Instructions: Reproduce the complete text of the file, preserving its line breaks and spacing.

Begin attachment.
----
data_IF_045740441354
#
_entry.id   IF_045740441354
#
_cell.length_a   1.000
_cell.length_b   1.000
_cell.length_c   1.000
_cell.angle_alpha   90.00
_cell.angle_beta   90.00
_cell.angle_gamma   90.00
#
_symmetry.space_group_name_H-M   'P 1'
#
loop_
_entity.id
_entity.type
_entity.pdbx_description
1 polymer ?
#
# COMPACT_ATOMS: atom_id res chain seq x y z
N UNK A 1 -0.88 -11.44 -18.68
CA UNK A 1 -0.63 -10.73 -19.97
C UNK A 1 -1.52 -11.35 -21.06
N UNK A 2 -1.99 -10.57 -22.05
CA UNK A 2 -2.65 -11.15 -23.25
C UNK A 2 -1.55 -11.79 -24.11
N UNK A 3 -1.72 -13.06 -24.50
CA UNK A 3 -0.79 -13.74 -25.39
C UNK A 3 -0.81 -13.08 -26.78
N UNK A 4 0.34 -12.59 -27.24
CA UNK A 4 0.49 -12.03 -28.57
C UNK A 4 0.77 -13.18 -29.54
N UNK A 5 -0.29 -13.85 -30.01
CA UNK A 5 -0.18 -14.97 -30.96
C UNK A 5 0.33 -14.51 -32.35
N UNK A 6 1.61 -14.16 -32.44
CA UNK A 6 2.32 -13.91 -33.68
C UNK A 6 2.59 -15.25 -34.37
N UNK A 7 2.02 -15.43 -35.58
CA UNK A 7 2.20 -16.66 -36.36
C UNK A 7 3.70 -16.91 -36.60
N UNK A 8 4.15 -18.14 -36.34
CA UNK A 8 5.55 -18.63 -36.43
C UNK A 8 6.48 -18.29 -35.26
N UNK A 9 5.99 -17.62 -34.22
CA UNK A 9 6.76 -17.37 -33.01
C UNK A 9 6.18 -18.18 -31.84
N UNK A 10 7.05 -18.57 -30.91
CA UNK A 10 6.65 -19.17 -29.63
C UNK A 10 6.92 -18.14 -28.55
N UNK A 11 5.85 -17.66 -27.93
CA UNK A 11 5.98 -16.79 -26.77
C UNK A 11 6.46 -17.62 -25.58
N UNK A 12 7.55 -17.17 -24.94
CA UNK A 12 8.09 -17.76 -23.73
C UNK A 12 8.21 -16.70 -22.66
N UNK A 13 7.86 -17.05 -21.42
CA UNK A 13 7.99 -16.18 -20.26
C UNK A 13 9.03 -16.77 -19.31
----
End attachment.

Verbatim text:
data_IF_045740441354
#
_entry.id   IF_045740441354
#
_cell.length_a   1.000
_cell.length_b   1.000
_cell.length_c   1.000
_cell.angle_alpha   90.00
_cell.angle_beta   90.00
_cell.angle_gamma   90.00
#
_symmetry.space_group_name_H-M   'P 1'
#
loop_
_entity.id
_entity.type
_entity.pdbx_description
1 polymer ?
#
# COMPACT_ATOMS: atom_id res chain seq x y z
N UNK A 1 -0.88 -11.44 -18.68
CA UNK A 1 -0.63 -10.73 -19.97
C UNK A 1 -1.52 -11.35 -21.06
N UNK A 2 -1.99 -10.57 -22.05
CA UNK A 2 -2.65 -11.15 -23.25
C UNK A 2 -1.55 -11.79 -24.11
N UNK A 3 -1.72 -13.06 -24.50
CA UNK A 3 -0.79 -13.74 -25.39
C UNK A 3 -0.81 -13.08 -26.78
N UNK A 4 0.34 -12.59 -27.24
CA UNK A 4 0.49 -12.03 -28.57
C UNK A 4 0.77 -13.18 -29.54
N UNK A 5 -0.29 -13.85 -30.01
CA UNK A 5 -0.18 -14.97 -30.96
C UNK A 5 0.33 -14.51 -32.35
N UNK A 6 1.61 -14.16 -32.44
CA UNK A 6 2.32 -13.91 -33.68
C UNK A 6 2.59 -15.25 -34.37
N UNK A 7 2.02 -15.43 -35.58
CA UNK A 7 2.20 -16.66 -36.36
C UNK A 7 3.70 -16.91 -36.60
N UNK A 8 4.15 -18.14 -36.34
CA UNK A 8 5.55 -18.63 -36.43
C UNK A 8 6.48 -18.29 -35.26
N UNK A 9 5.99 -17.62 -34.22
CA UNK A 9 6.76 -17.37 -33.01
C UNK A 9 6.18 -18.18 -31.84
N UNK A 10 7.05 -18.57 -30.91
CA UNK A 10 6.65 -19.17 -29.63
C UNK A 10 6.92 -18.14 -28.55
N UNK A 11 5.85 -17.66 -27.93
CA UNK A 11 5.98 -16.79 -26.77
C UNK A 11 6.46 -17.62 -25.58
N UNK A 12 7.55 -17.17 -24.94
CA UNK A 12 8.09 -17.76 -23.73
C UNK A 12 8.21 -16.70 -22.66
N UNK A 13 7.86 -17.05 -21.42
CA UNK A 13 7.99 -16.18 -20.26
C UNK A 13 9.03 -16.77 -19.31